Basketball: Jordan seals series again

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THE QUESTION hung in the air yesterday, like the last shot from Michael Jordan which won the Chicago Bulls their sixth NBA championship. Is this the end for Jordan, and for the greatest basketball team ever?

The Bulls fought their way through every second of the game against the Utah Jazz, and with less than 20 seconds left, the Jazz were ahead. Jordan swatted the ball from Karl Malone and dribbled it up the court. He shot from 17 feet away and scored, leaving only 5.2sec for the Jazz to come back, which they were unable to do.

The Bulls won 87-86, giving them their sixth championship, and a second run of three consecutive victories. Jordan was (of course) voted Most Valuable Player, again; and yet that jump shot may be his last.

Jordan has indicated that he might retire at the end of this season. Scottie Pippen, his team-mate and key ally and Phil Jackson, the coach who has brought the Bulls together into an unstoppable force of nature, have both said that they want to get away from the team's management, chairman Jerry Reinsdorf and General manager Jerry Krause. "I'm afraid the bridges are burned beyond repair," Jordan said in a recent interview.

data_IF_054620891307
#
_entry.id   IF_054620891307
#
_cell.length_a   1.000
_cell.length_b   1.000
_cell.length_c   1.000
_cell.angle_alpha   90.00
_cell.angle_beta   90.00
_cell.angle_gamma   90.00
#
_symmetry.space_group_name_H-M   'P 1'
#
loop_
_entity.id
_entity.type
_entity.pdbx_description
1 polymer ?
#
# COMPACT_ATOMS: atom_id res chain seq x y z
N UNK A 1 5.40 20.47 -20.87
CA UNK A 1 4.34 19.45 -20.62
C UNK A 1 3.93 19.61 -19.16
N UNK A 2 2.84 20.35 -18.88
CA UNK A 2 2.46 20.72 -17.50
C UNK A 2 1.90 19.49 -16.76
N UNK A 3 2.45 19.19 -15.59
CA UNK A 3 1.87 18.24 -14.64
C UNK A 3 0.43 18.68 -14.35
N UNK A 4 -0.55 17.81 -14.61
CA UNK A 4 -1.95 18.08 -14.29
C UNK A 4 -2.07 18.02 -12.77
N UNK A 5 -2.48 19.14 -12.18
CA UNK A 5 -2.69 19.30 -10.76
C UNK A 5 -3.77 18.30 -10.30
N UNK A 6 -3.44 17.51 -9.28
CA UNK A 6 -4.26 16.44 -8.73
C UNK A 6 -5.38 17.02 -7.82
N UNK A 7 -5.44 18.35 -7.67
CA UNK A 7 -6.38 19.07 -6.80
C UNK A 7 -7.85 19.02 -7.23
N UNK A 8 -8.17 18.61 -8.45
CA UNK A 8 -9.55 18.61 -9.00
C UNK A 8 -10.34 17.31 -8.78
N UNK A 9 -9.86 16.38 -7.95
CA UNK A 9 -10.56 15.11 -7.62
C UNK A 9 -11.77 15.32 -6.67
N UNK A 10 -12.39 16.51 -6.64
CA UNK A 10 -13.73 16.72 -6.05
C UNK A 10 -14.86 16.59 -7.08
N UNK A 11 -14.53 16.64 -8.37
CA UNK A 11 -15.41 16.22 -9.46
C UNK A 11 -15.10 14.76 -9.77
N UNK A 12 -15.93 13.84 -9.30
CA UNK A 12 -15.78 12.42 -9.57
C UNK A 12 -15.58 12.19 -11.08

Watching Jordan score in the last seconds of the game gave it an added piquancy. But Jordan is more than a man and a basketball player; he is a legend and a one-man economy, generating up to $10 billion a year, according to Fortune magazine. He has dominated the sport as few other individuals have ever done in any field of activity.

The Jazz were the toughest opponents imaginable. They had time to rest up before their six-game confrontation, and their home crowd threatened to blow the Bulls off the court. They managed to come back from three games to one down with a victory on the Bull's own turf, and Sunday night's game was never certain until the end.

Jordan has retired once before, in 1993, after his father was murdered. He left to take up a career with Reinsdorf's Chicago White Sox, but baseball was not his game. He returned to the Bulls. But nobody is betting on what he, Jackson or Pippen will do this time. If they stop, then they quit at the top, and for a 35-year-old, there is plenty of life ahead, and plenty of cash. For the Bulls, and for basketball, the future is less certain.